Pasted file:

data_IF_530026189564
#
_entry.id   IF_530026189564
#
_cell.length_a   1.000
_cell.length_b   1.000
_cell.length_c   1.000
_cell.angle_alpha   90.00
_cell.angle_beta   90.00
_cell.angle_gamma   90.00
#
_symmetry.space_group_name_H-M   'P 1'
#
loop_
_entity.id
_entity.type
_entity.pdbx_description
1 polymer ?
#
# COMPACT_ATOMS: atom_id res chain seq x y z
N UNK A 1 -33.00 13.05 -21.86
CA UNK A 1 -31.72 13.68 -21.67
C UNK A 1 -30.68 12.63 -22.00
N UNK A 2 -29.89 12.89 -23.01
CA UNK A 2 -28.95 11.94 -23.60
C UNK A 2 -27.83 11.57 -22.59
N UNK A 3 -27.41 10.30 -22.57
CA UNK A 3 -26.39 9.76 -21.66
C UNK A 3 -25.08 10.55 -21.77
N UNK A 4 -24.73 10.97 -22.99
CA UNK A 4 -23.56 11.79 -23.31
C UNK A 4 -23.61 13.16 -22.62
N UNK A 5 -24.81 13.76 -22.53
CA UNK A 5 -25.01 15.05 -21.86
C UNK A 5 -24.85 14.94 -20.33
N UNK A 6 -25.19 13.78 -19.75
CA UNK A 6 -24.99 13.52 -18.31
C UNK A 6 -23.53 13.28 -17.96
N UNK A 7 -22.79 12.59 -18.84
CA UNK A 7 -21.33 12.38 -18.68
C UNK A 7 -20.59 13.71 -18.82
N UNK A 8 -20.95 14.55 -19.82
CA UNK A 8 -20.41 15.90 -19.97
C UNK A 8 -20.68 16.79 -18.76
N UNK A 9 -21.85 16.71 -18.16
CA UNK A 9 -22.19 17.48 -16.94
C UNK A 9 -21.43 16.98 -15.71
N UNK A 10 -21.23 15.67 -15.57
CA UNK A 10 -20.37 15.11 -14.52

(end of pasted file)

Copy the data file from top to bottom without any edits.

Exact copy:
data_IF_530026189564
#
_entry.id   IF_530026189564
#
_cell.length_a   1.000
_cell.length_b   1.000
_cell.length_c   1.000
_cell.angle_alpha   90.00
_cell.angle_beta   90.00
_cell.angle_gamma   90.00
#
_symmetry.space_group_name_H-M   'P 1'
#
loop_
_entity.id
_entity.type
_entity.pdbx_description
1 polymer ?
#
# COMPACT_ATOMS: atom_id res chain seq x y z
N UNK A 1 -33.00 13.05 -21.86
CA UNK A 1 -31.72 13.68 -21.67
C UNK A 1 -30.68 12.63 -22.00
N UNK A 2 -29.89 12.89 -23.01
CA UNK A 2 -28.95 11.94 -23.60
C UNK A 2 -27.83 11.57 -22.59
N UNK A 3 -27.41 10.30 -22.57
CA UNK A 3 -26.39 9.76 -21.66
C UNK A 3 -25.08 10.55 -21.77
N UNK A 4 -24.73 10.97 -22.99
CA UNK A 4 -23.56 11.79 -23.31
C UNK A 4 -23.61 13.16 -22.62
N UNK A 5 -24.81 13.76 -22.53
CA UNK A 5 -25.01 15.05 -21.86
C UNK A 5 -24.85 14.94 -20.33
N UNK A 6 -25.19 13.78 -19.75
CA UNK A 6 -24.99 13.52 -18.31
C UNK A 6 -23.53 13.28 -17.96
N UNK A 7 -22.79 12.59 -18.84
CA UNK A 7 -21.33 12.38 -18.68
C UNK A 7 -20.59 13.71 -18.82
N UNK A 8 -20.95 14.55 -19.82
CA UNK A 8 -20.41 15.90 -19.97
C UNK A 8 -20.68 16.79 -18.76
N UNK A 9 -21.85 16.71 -18.16
CA UNK A 9 -22.19 17.48 -16.94
C UNK A 9 -21.43 16.98 -15.71
N UNK A 10 -21.23 15.67 -15.57
CA UNK A 10 -20.37 15.11 -14.52